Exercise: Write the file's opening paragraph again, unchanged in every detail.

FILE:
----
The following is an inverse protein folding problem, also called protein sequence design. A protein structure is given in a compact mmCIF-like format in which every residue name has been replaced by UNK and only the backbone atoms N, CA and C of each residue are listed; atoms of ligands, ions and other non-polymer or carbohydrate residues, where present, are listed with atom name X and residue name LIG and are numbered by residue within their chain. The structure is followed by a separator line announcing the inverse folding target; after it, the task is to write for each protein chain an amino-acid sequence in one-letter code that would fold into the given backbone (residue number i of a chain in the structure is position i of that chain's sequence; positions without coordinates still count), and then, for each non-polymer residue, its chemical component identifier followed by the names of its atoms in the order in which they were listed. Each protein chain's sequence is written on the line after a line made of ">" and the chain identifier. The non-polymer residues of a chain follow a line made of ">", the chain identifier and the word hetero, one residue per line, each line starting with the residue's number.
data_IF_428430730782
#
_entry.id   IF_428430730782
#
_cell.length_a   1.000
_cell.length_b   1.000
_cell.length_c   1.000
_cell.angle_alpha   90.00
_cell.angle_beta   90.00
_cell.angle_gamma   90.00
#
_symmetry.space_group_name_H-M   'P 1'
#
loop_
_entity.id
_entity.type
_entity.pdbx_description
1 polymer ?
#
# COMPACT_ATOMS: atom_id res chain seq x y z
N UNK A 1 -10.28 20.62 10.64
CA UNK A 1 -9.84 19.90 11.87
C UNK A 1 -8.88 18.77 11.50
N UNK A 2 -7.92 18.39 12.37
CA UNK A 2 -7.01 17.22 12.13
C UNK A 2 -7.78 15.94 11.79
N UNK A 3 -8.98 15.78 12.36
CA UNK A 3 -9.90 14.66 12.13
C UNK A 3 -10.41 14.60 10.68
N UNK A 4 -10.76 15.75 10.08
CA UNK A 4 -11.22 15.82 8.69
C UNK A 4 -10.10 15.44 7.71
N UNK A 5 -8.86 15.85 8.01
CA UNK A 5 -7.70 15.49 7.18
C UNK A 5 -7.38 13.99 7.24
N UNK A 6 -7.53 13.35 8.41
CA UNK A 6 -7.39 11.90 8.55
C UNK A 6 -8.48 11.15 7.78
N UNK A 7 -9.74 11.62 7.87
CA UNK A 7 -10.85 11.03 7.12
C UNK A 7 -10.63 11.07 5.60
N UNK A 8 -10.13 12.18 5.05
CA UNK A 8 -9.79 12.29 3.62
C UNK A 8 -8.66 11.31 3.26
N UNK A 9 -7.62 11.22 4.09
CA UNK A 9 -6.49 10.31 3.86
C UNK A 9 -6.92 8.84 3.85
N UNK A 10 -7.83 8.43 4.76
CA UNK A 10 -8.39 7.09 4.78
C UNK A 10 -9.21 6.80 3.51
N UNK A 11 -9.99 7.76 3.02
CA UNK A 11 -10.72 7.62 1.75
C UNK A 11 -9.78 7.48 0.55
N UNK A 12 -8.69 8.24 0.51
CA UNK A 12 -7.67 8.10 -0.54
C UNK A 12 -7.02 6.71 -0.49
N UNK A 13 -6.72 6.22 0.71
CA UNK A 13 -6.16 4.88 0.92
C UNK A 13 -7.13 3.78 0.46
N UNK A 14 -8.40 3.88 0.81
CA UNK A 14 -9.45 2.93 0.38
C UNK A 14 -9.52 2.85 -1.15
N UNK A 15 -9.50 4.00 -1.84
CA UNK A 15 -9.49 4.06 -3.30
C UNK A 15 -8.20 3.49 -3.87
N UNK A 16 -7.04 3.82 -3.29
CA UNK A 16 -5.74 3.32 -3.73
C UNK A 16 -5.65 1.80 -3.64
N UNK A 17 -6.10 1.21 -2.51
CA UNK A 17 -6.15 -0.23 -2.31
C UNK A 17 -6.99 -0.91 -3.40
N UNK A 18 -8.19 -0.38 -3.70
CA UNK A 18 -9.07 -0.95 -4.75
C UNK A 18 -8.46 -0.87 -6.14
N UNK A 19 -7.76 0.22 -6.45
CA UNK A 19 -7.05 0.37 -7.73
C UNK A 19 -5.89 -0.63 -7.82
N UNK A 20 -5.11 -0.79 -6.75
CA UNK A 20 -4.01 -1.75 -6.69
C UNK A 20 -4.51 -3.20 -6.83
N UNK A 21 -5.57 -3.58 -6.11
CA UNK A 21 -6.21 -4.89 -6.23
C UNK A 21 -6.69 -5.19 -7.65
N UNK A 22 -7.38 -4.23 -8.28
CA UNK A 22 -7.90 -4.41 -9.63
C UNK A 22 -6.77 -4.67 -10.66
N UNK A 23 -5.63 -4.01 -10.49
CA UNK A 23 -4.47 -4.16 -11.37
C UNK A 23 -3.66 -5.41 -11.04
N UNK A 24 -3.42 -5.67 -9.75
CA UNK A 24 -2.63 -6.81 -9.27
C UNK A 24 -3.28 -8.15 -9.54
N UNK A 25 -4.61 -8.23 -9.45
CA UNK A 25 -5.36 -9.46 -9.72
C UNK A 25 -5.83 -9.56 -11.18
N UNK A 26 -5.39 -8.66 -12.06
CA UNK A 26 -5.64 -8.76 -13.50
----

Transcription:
The following is an inverse protein folding problem, also called protein sequence design. A protein structure is given in a compact mmCIF-like format in which every residue name has been replaced by UNK and only the backbone atoms N, CA and C of each residue are listed; atoms of ligands, ions and other non-polymer or carbohydrate residues, where present, are listed with atom name X and residue name LIG and are numbered by residue within their chain. The structure is followed by a separator line announcing the inverse folding target; after it, the task is to write for each protein chain an amino-acid sequence in one-letter code that would fold into the given backbone (residue number i of a chain in the structure is position i of that chain's sequence; positions without coordinates still count), and then, for each non-polymer residue, its chemical component identifier followed by the names of its atoms in the order in which they were listed. Each protein chain's sequence is written on the line after a line made of ">" and the chain identifier. The non-polymer residues of a chain follow a line made of ">", the chain identifier and the word hetero, one residue per line, each line starting with the residue's number.